I just finished knitting this beanie for me to wear to the local beanie festival in July.

I’ve made it with my leftover handspun yarns and just made the pattern up as I went along.

You can wear it as a slouchy beanie or a rolled brim beanie.

Here’s my pattern but you can change how you do the stripes if you want.

My handspun is DK/8ply in thickness.

cast on 92sts with a cable cast on..
using size 4.5mm circ needle

knit rim in k1, p1 for 4.5 inches

change to 5mm circ needles knit pattern as follows
1. pink knit 3 rows

2. grey knit 4 rows

3. pink knit 3 rows

4. grey knit 2 rows

5. pink knit 1 row

6. grey knit 1 row

7. pink knit 2 rows

8. grey knit 3 rows

9. pink knit 1 row

10. grey knit 1 row

11. pink knit 1 row

12. grey knit 1 row

13. pink knit 1 row

second repeat..
1. grey knit 3 rows

2. pink knit 3 rows

3. grey knit 2 rows

4. pink knit 1 row

5. grey knit 1 row

6. pink knit 2 rows

7. grey knit 3 rows

8. pink knit 1 row

9. grey knit 1 row

10. pink knit 1 row

11. grey knit 1 row

12. pink knit 1 row

start decrease rounds
change to grey yarn

k2 ,knit 2tog.. for 1 row
then knit 2 rows
69 sts remain

change to pink yarn
k1,knit 2tog .. for 1 row
then knit 2 rows
46 sts remain

still in pink yarn (I changed to double pointed needles now)

k2tog for 1 row
23 sts remain.. cut yarn and thread through remaining sts.

beanie completed ๐Ÿ‘๐Ÿ˜Š

choose any yarn colours you like..I used pink merino and grey alpaca..

The alpaca I held two strands together when knitting because when I spun this yarn it was more of a fingering weight than a DK weight like the pink merino is.

come to my Instagram @spinning_scribbles to see me in it!๐Ÿ˜‰

sick, sick, sick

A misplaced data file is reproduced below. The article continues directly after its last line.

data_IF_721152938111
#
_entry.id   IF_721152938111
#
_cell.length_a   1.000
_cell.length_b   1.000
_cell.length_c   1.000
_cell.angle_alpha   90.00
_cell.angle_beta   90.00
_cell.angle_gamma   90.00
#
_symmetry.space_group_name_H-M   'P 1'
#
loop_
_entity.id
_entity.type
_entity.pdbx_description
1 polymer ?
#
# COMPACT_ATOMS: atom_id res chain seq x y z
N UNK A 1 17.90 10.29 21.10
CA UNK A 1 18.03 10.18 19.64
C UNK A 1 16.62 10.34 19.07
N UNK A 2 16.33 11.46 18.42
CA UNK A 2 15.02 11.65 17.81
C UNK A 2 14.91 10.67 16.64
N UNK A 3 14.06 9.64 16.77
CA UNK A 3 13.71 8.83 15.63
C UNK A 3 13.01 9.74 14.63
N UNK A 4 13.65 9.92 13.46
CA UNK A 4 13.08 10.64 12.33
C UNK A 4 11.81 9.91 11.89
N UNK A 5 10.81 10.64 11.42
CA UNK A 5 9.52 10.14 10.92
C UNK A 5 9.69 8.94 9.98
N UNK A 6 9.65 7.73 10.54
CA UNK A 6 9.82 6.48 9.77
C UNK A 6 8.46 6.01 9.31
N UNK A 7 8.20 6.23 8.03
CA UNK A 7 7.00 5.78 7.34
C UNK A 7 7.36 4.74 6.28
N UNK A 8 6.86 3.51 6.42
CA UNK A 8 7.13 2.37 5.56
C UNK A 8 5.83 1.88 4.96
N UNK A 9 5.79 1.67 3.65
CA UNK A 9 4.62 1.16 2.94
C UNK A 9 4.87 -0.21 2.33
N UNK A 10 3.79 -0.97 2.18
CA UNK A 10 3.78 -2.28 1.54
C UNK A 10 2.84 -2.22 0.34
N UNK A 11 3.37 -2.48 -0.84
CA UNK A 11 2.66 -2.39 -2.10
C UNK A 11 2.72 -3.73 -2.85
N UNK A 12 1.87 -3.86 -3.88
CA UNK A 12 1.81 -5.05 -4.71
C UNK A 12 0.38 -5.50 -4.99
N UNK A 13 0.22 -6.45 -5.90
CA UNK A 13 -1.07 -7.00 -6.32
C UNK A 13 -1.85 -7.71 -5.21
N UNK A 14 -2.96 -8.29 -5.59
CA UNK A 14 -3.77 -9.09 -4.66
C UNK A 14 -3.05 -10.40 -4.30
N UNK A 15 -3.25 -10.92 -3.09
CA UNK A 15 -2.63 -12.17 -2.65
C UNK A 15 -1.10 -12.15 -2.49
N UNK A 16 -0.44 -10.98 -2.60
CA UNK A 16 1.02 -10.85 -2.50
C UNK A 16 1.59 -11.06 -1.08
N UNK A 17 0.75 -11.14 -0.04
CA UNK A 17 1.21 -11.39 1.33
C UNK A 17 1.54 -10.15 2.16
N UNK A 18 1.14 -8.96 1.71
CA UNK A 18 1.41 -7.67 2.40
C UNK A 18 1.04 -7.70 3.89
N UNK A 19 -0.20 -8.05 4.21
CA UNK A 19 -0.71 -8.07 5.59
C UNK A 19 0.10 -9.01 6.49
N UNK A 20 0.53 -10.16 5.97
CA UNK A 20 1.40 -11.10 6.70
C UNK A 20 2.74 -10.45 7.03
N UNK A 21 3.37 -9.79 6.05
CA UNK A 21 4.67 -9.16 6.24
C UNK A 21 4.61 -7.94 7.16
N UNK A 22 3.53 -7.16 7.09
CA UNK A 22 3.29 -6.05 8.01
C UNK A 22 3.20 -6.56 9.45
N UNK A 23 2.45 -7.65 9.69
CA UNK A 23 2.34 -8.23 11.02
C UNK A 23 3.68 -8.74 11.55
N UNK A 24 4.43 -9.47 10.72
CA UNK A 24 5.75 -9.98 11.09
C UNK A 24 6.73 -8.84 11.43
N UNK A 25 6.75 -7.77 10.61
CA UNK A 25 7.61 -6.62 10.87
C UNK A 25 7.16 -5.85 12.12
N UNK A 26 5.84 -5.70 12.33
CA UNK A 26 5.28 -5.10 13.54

ugggh I’ve come down with a cold and it started just before this Finke long weekend here in the Territory, which is a total bummer as I’ve spent the past two days mostly asleep in bed!

I knitted a beanie from my handspun yarns..its grey alpaca fleece and dyed black merino top.

I gifted it to one of the butchers I work with as it’s his first Finke race that he’s going to as he’s from New Zealand..

He loves it but I only have a pic of me wearing it for you..

just a basic 3×1 rib beanie..

I’ve started on another beanie with some of this leftover grey alpaca handspun and some dyed pink handspun merino to make a hat for me that I’ll wear when I’m at the Beanie festival in July..

To all my Facebook friends I permanently set the account for deletion as I hardly use it anymore.

I’m mainly on Instagram or popping on here…ok bye!

Wool Museum…

read about the scarf festival here

“At the National Wool Museum, you will discover why fleece from Australia’s sheep was at the heart of our economy for nearly 200 years.

Since the arrival of sheep with the First Fleet in 1788, the wool industry has dominated our economy, our agriculture and our reputation as a quality wool-growing nation throughout the world.

Geelong is a city synonymous with wool and the wool industry โ€“ sheep farming began here in 1835 and the first of many woollen mills opened here in 1868. For many years the city was known as the ‘wool centre of the world’.

Two hundred years later, in 1988, the National Wool Museum was established as Australiaโ€™s only comprehensive museum of wool.”

my handspun handknit corriedale and Romney scarf gifted to a friend.